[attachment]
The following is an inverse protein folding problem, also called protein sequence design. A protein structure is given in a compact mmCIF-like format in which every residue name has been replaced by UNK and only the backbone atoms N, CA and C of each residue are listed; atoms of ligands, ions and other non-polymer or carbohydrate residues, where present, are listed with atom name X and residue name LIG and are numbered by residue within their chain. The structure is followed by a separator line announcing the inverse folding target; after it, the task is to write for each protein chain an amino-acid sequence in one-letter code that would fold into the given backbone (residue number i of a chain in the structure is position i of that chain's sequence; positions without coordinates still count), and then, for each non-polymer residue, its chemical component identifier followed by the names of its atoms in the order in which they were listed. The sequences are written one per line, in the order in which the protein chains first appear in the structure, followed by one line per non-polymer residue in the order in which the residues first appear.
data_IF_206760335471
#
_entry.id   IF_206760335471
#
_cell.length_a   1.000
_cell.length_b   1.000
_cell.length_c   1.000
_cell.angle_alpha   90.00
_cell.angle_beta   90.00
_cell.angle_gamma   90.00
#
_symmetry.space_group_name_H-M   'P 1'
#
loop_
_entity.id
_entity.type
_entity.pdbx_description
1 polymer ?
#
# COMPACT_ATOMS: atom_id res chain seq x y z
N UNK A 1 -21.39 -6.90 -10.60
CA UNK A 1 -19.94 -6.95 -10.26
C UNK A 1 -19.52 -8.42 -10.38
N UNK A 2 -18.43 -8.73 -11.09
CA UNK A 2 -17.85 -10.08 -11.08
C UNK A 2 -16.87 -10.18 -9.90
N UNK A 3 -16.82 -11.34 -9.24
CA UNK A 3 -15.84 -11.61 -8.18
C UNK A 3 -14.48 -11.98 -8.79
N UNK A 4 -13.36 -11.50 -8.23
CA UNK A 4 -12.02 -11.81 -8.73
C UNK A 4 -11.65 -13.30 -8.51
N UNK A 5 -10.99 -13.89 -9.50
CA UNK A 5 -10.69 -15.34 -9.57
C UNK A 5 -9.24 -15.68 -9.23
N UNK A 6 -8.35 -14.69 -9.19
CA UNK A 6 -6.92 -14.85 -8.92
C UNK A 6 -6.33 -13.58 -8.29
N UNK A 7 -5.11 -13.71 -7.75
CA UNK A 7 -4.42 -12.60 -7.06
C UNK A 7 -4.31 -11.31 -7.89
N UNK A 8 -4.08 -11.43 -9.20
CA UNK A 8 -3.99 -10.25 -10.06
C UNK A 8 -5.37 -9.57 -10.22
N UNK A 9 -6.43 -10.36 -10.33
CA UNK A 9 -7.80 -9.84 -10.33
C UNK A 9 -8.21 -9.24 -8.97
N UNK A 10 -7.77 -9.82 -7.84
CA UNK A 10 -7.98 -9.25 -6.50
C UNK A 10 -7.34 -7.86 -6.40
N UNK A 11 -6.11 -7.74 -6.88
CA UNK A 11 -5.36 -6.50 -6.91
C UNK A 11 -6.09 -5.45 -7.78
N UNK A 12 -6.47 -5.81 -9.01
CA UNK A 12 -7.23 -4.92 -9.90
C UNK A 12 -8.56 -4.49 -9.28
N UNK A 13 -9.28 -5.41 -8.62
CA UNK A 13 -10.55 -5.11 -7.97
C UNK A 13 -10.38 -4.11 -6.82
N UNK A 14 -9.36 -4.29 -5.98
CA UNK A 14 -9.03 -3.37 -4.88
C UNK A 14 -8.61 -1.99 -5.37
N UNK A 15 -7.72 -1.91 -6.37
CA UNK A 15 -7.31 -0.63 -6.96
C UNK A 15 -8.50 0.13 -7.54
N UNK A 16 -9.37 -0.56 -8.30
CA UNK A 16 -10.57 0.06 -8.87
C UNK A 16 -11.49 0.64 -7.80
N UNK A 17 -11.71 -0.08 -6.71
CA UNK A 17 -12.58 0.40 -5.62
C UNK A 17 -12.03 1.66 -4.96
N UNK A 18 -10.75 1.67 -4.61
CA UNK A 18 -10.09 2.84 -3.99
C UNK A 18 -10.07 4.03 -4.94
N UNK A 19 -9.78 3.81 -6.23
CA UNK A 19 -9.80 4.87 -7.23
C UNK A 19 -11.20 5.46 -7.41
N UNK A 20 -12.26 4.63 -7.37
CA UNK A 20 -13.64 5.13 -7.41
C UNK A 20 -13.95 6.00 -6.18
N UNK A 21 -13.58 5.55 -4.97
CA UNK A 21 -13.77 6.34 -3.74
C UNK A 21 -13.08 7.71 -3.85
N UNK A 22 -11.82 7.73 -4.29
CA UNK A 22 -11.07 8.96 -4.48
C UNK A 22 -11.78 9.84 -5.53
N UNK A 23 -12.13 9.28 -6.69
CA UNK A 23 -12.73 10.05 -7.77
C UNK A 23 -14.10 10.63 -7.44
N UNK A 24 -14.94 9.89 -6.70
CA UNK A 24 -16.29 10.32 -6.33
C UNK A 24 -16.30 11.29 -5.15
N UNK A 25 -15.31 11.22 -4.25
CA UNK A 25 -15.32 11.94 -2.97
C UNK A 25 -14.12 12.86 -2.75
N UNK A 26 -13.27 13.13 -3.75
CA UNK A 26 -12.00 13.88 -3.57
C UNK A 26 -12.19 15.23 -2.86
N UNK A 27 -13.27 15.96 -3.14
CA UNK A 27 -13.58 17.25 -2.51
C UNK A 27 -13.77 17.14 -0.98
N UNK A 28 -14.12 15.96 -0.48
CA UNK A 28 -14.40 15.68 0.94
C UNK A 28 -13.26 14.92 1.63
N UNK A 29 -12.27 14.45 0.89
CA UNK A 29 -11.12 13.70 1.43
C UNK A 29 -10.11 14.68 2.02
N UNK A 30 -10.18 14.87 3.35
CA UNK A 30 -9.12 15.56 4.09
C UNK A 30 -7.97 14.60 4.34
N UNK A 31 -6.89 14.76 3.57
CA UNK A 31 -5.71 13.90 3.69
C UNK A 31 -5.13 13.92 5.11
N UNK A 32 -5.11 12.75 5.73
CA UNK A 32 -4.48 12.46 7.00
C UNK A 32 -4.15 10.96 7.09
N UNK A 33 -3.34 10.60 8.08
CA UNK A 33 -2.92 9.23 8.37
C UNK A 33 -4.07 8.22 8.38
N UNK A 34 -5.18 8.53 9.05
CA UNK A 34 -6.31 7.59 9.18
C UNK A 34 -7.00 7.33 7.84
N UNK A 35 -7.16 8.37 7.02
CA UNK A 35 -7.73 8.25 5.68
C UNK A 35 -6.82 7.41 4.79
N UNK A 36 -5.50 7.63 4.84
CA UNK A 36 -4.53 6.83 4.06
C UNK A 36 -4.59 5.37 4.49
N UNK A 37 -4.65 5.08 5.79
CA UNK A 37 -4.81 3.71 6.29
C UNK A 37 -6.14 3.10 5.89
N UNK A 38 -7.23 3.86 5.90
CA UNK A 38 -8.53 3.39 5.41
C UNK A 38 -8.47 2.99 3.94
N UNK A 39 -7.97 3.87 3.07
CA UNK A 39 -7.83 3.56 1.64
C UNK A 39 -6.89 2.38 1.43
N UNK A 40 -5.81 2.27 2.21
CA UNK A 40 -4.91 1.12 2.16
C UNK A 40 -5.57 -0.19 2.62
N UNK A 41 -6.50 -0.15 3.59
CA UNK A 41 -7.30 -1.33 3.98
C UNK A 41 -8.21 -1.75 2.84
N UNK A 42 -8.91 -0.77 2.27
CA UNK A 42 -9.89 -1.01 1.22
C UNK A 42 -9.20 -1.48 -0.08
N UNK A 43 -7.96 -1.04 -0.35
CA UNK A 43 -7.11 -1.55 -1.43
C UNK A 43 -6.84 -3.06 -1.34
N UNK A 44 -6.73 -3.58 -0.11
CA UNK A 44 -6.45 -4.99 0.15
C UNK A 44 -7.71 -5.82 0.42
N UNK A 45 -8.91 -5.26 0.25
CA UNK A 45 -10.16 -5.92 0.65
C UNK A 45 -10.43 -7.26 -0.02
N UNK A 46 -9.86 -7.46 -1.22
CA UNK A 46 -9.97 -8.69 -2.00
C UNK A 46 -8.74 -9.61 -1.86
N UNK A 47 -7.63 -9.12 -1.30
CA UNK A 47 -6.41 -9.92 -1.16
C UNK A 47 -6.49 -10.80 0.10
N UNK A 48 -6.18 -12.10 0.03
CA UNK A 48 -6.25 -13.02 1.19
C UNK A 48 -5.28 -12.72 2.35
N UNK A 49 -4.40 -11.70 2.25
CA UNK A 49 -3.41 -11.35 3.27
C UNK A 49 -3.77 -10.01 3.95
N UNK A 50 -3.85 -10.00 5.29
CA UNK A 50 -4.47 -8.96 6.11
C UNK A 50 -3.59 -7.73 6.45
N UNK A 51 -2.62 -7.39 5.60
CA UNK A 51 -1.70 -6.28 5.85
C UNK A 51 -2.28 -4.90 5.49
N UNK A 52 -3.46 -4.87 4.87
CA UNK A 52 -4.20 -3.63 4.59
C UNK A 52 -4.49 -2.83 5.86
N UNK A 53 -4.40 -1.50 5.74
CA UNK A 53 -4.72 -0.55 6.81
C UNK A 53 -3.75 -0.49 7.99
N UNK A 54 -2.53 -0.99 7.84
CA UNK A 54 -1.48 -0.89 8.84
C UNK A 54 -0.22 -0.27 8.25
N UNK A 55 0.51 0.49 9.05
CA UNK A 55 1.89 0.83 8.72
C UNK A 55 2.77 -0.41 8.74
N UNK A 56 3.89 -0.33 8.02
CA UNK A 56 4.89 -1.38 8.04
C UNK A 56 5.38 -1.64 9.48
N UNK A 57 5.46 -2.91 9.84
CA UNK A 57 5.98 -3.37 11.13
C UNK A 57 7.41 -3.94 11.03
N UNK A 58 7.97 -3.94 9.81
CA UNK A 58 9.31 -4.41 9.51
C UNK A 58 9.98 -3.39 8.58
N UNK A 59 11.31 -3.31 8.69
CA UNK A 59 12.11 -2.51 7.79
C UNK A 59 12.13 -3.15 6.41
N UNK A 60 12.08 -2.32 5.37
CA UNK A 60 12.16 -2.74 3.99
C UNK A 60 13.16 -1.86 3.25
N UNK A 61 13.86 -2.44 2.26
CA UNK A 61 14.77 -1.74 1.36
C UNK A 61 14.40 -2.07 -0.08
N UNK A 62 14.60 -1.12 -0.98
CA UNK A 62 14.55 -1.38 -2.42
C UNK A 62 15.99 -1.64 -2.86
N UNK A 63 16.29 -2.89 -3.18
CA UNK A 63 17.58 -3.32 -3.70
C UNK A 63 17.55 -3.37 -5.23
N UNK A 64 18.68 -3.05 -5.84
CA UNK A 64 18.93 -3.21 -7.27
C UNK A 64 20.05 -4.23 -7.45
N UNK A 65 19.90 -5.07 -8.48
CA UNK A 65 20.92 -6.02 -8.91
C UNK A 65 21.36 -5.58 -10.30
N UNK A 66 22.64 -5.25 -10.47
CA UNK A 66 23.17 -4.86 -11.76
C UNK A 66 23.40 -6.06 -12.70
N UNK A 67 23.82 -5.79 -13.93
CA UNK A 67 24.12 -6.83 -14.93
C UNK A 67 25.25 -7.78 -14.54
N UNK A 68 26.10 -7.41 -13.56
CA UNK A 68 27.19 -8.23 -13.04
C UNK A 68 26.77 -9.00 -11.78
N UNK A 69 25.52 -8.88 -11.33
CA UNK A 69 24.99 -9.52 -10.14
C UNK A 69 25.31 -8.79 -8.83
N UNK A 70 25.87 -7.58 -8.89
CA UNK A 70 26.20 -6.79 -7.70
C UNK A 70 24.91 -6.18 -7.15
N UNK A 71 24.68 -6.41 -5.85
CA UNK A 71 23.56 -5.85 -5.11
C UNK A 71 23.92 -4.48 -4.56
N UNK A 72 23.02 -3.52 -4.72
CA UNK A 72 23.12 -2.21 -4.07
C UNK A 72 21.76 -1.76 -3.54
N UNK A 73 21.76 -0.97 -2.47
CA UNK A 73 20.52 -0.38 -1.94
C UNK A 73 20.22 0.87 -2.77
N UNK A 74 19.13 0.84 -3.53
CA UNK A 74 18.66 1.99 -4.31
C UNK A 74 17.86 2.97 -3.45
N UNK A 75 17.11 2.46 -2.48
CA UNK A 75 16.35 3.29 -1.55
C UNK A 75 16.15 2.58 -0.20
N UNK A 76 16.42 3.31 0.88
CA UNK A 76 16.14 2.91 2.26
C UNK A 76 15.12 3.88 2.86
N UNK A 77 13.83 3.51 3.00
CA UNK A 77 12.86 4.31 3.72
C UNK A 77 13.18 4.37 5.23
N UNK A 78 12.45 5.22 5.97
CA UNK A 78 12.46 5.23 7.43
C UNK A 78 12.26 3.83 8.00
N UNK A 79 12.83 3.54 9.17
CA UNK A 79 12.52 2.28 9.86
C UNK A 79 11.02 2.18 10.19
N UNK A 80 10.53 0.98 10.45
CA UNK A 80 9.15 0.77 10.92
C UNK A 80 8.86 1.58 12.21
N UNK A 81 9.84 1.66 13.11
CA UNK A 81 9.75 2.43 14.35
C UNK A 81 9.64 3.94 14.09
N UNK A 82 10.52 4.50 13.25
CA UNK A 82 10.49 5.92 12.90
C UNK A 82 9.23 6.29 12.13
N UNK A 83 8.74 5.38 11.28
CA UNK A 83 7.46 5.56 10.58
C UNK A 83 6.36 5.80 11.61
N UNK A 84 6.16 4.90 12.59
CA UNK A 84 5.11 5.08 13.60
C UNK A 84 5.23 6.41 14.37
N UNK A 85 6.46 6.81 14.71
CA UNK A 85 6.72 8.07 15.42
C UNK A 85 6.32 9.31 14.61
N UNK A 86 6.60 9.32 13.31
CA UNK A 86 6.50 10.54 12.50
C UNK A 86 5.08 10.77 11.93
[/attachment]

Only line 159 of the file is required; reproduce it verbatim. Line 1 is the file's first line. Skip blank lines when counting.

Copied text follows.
C UNK A 46 -8.74 -9.61 -1.86